Indiana University Bloomington names Outstanding Junior Faculty
FOR IMMEDIATE RELEASE
BLOOMINGTON, Ind. -- Indiana University Bloomington faculty members in public affairs, music, psychology, informatics and physics have been named Outstanding Junior Faculty for the 2014-15 academic year.
The award is presented by the Office of the Vice Provost for Research and the Office of the Vice Provost for Faculty and Academic Affairs. It recognizes tenure-track faculty who have begun to develop nationally recognized research, scholarship or creative programs and devoted productive time to teaching and service prior to achieving tenure.
“These five Outstanding Junior Faculty Award recipients rose to the top among an extraordinary field of candidates,” said Tom Gieryn, vice provost for faculty and academic affairs. “The faculty review committee was challenged to select from so many superb nominees, all of whom have demonstrated solid accomplishments and exceptional promise.”
"Support for junior faculty as they progress toward tenure and support for promising areas of research and creative activity are both key objectives in the strategic plan for research on the IU Bloomington campus, " said Rick Van Kooten, interim vice provost for research at IU Bloomington. “I'm delighted that we are able to recognize the advancements these five faculty members are making early in their careers. It bodes well for future outstanding contributions in their fields.”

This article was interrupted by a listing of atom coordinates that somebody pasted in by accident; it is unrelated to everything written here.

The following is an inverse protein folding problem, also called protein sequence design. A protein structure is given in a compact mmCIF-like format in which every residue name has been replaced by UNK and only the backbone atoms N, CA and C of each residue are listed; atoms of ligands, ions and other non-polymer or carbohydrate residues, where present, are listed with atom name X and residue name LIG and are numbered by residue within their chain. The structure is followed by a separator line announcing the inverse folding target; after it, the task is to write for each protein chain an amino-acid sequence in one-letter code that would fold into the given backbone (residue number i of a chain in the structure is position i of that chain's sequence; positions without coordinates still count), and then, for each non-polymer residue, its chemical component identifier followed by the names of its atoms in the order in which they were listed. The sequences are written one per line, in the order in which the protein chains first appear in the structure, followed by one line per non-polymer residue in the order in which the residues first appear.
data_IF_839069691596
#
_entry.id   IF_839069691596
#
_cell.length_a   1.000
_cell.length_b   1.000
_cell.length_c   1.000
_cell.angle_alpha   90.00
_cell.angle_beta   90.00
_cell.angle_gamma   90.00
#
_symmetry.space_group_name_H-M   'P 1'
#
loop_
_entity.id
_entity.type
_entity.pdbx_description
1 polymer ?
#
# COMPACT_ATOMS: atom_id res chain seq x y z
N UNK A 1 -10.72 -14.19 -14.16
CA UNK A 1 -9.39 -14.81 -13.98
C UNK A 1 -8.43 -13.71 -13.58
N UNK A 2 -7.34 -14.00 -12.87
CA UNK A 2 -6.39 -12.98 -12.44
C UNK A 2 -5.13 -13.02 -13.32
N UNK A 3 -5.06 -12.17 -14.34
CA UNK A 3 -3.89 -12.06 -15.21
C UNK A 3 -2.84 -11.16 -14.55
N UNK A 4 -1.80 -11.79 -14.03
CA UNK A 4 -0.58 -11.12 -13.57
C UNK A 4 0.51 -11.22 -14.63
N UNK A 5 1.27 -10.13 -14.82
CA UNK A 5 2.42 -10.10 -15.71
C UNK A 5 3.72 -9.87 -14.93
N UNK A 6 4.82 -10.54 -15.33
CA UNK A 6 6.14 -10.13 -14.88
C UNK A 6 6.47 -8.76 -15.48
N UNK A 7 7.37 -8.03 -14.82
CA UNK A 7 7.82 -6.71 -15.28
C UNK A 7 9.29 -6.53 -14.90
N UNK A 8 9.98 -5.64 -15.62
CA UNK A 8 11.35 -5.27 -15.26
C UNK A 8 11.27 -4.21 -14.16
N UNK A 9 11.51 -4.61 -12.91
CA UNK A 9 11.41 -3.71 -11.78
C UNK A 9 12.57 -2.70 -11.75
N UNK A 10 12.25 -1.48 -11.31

Recipients, all of them assistant professors, are: Matthew Baggetta in the School of Public and Environmental Affairs; Dominick DiOrio in the Jacobs School of Music; Mary Murphy in the Department of Psychological and Brain Sciences in the College of Arts and Sciences; Judy Qiu in the School of Informatics and Computing; and Babak Seradjeh in the Department of Physics in the College of Arts and Sciences.
The award provides a grant of $15,000, which faculty members may use to support their research, scholarship or creative activity.
Baggetta has been an IU SPEA faculty member since 2010. His research interests include civil society and civic engagement, membership-based organizations and social movements. He has a bachelor’s degree in sociology from the University of Notre Dame and master’s and Ph.D. degrees in sociology from Harvard University.
His work focuses on the impact of voluntary associations on their members and on society. He has conducted studies of Sierra Club chapters, local community choirs and campus-based student groups. His research has been published in the American Sociological Review, American Journal of Sociology, Social Forces, and Perspectives on Politics. He has won several teaching awards including an Indiana University Trustees Teaching Award in 2014.
DiOrio is an assistant professor of choral conducting at the Jacobs School, where he directs NOTUS: IU Contemporary Vocal Ensemble, an auditioned chorus specializing in music of living composers. An IU Bloomington faculty member since 2012, he previously was director of choral activities at Lone Star College-Montgomery in Texas. He earned a bachelor’s degree in conducting from Ithaca College and master’s and doctoral degrees in conducting from Yale University.